If you tap in the main text near an edit, the panel on the right jumps to that spot. For example, you can tap next to a triangle to see the text that was deleted. If you tap on a word in the panel on the right (either an edit or a comment), the document darkens with a highlight on the line that contains that word. This makes it easy to look at changes or comments in the right panel and then quickly see where that change or comment occurs in the document.
Reader 7 assigns a color to each author's edits. You can tap the word Settings to change the color assigned to an author. For example, Reader 7 assigned the color yellow to edits in one of my documents, and I found yellow hard to see, so I changed that author to red and another author to blue to make the changes more obvious.
You can send a file to Reader 7 using the "Open in..." option in any other app. For example, just hold down on an email attachment to get the option to open the document in Reader 7. And Reader 7 can also send a document to any other app.
If you tap the word Files in the menu bar you see a list of all files you have opened in Reader 7. Tap another file name to view that file. Unfortunately, I don't see a way to delete files from the file list. [UPDATE: Reuter tells me that an option to delete files will be added in an update.]
Speaking of files, in addition to Word .doc and .docx files, Reader 7 can also view PDF files. However, there are tons of apps that do a great job viewing PDF files and I didn't see any unique advantage to viewing a PDF file in Reader 7. On the other hand, I did like that Reader 7 can turn a Word file into a PDF file, something that not many other iPad apps can do. In my tests the PDF files that it created were often quite large — as much as ten times the file size that I would get if I created a PDF file from from the same Word file using one of the many programs that can do this on my PC or Mac. Nevertheless, it is nice to offer this feature in an iPad app.
The app currently lacks built-in Dropbox support, but it is easy enough to use the Dropbox app to open a file in Reader 7. Having said that, Reuter says that built-in Dropbox support is already in the works and should be in an updated version of the app just a few weeks from now.
If you use an IMAP mail server, Reader 7 can access your emails and display a list of emails that contain Word documents. I wasn't able to test that feature because my law firm uses Exchange.
Reader 7 gives you the ability to assign hashtags to documents so that you can later use those hashtags to find documents. For example, you might assign #smith to all documents in the Smith case, and then you can later filter the file list to only show documents with that tag assigned. I didn't test this feature much because it isn't a feature that I see myself using.
I had a few problems with the app crashing. It did not happen very much, but once it did result in a file that could no longer be opened — I got an error saying that the file wasn't closed properly. Because this is just a document viewer, this kind of crash is no big deal — just go back to wherever you got the file from and open it in Reader 7 again. I mention this only because app crashes are a pretty rare occurrence on my iPad, and apps like Pages have been rock solid for me. Hopefully the bugs will be ironed out soon.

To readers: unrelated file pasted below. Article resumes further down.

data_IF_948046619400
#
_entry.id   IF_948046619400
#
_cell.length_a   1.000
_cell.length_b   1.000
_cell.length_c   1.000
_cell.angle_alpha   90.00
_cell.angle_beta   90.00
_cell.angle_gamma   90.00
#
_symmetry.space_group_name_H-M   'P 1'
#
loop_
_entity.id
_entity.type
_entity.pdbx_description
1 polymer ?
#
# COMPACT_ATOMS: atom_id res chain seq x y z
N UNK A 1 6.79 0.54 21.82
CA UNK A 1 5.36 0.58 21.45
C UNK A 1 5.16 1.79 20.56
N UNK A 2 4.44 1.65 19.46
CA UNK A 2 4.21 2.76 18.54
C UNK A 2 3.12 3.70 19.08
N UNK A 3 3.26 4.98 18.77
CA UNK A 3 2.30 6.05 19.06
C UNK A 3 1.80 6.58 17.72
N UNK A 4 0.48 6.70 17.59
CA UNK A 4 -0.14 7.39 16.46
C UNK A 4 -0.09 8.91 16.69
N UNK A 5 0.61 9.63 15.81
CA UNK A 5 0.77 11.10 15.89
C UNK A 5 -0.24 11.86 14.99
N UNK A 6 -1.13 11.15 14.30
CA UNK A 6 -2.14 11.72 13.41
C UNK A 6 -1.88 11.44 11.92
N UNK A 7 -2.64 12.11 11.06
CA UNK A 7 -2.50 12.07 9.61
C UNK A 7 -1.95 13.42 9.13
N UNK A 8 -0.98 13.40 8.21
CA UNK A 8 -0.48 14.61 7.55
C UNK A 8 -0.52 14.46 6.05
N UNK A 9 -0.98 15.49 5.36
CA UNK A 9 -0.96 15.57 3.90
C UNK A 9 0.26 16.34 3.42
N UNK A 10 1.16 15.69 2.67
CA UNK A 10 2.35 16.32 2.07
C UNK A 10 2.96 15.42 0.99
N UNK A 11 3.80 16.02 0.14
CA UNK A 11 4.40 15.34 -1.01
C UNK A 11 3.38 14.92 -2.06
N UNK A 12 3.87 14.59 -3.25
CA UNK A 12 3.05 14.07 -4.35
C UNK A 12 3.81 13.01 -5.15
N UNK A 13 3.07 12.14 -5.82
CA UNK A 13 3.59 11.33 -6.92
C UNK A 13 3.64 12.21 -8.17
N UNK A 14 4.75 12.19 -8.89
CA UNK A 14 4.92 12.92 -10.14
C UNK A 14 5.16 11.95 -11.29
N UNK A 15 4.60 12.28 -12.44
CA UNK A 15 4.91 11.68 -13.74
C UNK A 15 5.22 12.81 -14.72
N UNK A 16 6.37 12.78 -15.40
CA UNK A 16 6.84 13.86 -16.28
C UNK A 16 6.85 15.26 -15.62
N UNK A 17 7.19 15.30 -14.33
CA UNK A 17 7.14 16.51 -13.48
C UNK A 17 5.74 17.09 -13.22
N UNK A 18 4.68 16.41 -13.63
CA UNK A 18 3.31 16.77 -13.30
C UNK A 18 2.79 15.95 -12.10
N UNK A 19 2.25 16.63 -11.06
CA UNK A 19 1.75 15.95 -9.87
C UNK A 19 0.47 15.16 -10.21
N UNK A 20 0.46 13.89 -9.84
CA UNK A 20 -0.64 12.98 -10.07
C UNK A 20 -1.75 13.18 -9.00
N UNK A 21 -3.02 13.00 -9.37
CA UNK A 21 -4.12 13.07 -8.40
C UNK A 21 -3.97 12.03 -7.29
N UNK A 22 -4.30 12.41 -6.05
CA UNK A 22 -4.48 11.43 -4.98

If you need to edit a Word document, you need to look elsewhere [UPDATE: at least you need to look elsewhere for now; document editing is planned for a future, paid update to the app]. I myself currently use Pages or Documents to Go, and sometimes Microsoft Office Mobile (an iPhone app but it runs on an iPad) to edit Word files on my iPad. But if you just want to view a Word file, Reader 7 does a better job displaying Word files than any other iPad app. Virtually every time, the document on my iPad looked the same as the document in Word on my PC and the same as the printed version of the document. This alone is a great reason to use Reader 7.
In addition, Reader 7 does a great job displaying redline edits in a document created using the track changes function. Some people might prefer the way that redlines are displayed in Documents to Go in which all edits are displayed in the text itself, with additions underlined and strikeouts for deletions. But I like the way that Reader 7 focuses on how the document will look with the edits made, while also giving you the ability to quickly see in the right panel exactly what was added and deleted.
Put is all together, and Reader 7 is the very best app for displaying Word documents on an iPad, including documents with tracked changes. Considering how important it is for attorneys to read Word documents on an iPad, especially Word documents with edits in redline, Reader 7 is an app that almost every attorney will want to have on their iPad. I suppose this should come as no surprise considering that the app was created by an attorney and her husband.
The app used to cost $2.99, but it is now free. I actually wish that Reuter would charge for this app to reward her for her efforts and give her an added incentive to continue to improve the app. [UPDATE: Reuter tells me that her plan is for this to be a free reader app, and then in the future she will add the ability to edit documents as an in-app purchase.] Considering that the best Word viewer app is free, I can't think of any reason for you to wait to get this app.